"I'm sorry, I need some help," apologized Her Royal Highness Crown Princess Sonja of Norway, tugging at her husband's coat sleeve. "Darling, they're asking about the ranking while we're all traveling together."

"All" happened to be three princes and two princesses from the royal houses of Norway, Sweden and Denmark, the president of Iceland and the foreign minister of Finland, together yesterday at the White House where President and Mrs. Reagan gave a luncheon honoring Icelandic chief of state Vigdis Finnbogadottir. The "ranking" Sonja referred to had to do with protocol and who outranked whom.

"We don't really worry too much about it," said Norway's Crown Prince Harald, coming to his wife's side in the Blue Room.

"We leave it to the Americans to worry about," nodded the princess.

"But don't tell anyone," cautioned Harald.

The royal and diplomatic arrivals here from five Scandinavian countries this week began "Scandinavia Today," a widely promoted, American "celebration of Nordic culture." During the next 15 months, six American cities will be host to a diverse sampling of Scandinavian arts that includes ballet, symphony, ceramics, photography, poetry and film.

With a spectacular fireworks display over the Potomac River Tuesday night, "Scandinavia Today" was officially inaugurated and hundreds of people began swarming through the three days of in augural festivities -- from White House luncheons to art openings -- all in honor of Scandinavia. Not to mention the impressive array of aristocracy and limo entourages wending their way through the city.

Yesterday, in his luncheon toast to President Vigdis, who has emerged as somewhat of an unofficial spokeswoman for the Scandinavian nations, Reagan seemed impressed with the heavy turnout of Nordic VIPs.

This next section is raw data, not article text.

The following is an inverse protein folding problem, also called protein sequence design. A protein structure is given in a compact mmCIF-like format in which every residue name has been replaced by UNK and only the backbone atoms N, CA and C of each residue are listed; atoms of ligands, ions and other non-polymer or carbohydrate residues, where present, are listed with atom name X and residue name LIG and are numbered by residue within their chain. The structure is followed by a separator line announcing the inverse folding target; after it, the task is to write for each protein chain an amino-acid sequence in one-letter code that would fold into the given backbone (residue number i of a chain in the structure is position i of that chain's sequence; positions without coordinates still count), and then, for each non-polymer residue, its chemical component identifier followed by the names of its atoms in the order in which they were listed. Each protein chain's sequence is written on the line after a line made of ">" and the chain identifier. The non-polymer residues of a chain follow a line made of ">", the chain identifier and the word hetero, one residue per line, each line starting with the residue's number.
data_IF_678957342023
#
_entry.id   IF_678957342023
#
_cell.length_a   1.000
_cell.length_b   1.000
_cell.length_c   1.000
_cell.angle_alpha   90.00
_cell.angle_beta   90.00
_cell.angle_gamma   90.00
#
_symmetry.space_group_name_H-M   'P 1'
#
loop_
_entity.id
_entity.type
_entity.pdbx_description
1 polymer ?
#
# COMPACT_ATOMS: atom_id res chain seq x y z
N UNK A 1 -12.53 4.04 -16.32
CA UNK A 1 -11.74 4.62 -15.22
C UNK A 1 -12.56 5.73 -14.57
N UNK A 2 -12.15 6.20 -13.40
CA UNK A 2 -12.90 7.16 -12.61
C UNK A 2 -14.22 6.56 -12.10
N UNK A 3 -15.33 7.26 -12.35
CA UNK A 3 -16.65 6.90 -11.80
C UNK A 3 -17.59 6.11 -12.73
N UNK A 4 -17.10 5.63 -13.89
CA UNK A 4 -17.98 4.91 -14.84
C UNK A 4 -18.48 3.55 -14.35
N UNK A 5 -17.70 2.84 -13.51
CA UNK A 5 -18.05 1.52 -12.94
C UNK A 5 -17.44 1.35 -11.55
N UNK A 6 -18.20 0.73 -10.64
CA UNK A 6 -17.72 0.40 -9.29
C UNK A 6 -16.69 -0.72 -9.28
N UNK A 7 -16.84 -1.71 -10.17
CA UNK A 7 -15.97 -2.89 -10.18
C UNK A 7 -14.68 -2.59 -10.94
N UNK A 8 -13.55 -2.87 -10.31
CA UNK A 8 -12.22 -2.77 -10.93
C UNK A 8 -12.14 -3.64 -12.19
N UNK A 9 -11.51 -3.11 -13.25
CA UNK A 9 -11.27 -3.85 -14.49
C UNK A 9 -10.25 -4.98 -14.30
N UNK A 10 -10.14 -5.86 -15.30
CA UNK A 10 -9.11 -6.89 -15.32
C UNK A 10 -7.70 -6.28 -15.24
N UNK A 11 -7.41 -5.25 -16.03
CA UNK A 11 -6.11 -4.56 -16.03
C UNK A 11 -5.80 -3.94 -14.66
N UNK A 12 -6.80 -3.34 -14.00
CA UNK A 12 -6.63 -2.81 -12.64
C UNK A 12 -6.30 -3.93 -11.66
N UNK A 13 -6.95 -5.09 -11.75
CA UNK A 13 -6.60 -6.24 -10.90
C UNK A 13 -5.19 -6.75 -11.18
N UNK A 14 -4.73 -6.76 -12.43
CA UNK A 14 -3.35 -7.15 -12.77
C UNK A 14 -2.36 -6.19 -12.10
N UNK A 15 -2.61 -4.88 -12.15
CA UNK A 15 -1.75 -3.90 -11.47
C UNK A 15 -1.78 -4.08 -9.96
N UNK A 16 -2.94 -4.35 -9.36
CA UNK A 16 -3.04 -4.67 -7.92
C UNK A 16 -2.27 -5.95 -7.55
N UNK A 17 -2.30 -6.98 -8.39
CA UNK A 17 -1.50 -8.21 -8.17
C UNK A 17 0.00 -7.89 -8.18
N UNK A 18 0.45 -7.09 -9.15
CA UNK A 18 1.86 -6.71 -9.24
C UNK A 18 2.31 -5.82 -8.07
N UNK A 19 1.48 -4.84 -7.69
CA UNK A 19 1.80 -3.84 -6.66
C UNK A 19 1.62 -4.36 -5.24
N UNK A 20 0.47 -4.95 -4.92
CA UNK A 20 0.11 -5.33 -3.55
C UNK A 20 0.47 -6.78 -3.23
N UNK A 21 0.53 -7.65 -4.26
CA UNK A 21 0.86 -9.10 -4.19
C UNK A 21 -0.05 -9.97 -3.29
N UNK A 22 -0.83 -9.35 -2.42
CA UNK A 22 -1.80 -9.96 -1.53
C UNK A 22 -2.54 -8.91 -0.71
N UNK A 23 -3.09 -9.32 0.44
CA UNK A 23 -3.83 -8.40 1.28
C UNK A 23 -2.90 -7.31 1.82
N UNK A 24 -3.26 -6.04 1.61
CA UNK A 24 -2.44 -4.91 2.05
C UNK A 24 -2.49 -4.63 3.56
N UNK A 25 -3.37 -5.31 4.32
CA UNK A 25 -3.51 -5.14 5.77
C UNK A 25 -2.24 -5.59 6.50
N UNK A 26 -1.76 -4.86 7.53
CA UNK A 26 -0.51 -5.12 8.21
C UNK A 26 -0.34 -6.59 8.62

"It certainly is a noteworthy occasion when a chief of state, representatives of three royal palaces and very distinguished leaders attend here today," he said.

"Our people share traits that are the product of our common frontier heritage," Reagan said. "But something all of us in this room share is the love of liberty and respect for the rights of individuals -- values that place our nations on the front line of freedom and democracy."

He said that earlier in the day he had signed proclamations designating not only the Columbus Day holiday (Oct. 11 this year) but also Leif Ericson Day (Oct. 9).

The president noted the common interest in the performing arts that he and the guest of honor share. She is a former director of the Reykjavik Municipal Theater and a teacher of French theater history. "I'm not going to tell you about 'Bedtime for Bonzo,' " Reagan cracked, as he often does, of the film in which he played a college professor trying to bring up a chimpanzee the way he might have brought up a child.

President Vigdis said that though the visit was her first, "some things look familiar to me." She said, "I became a friend of Huckleberry Finn long before knowing the sweet taste of huckleberries. The stories of Edgar Allan Poe made my heart jump with excitement. Through the immigrant stories I traveled the plains accompanied by Nordic people."

A few hours after the luncheon, President Vigdis captivated her audience at the Kennedy Center Concert Hall, where she delivered the keynote address for "Scandinavia Today." Lest there be any doubt, President Vigdis let the record show -- to much laughter -- that Christopher Columbus did not discover America.

"I don't have to remind this distinguished audience that 500 years before Christopher Columbus sailed the ocean blue, 1492, North America was discovered, explored and settled for a short time by men of Nordic origin," she explained.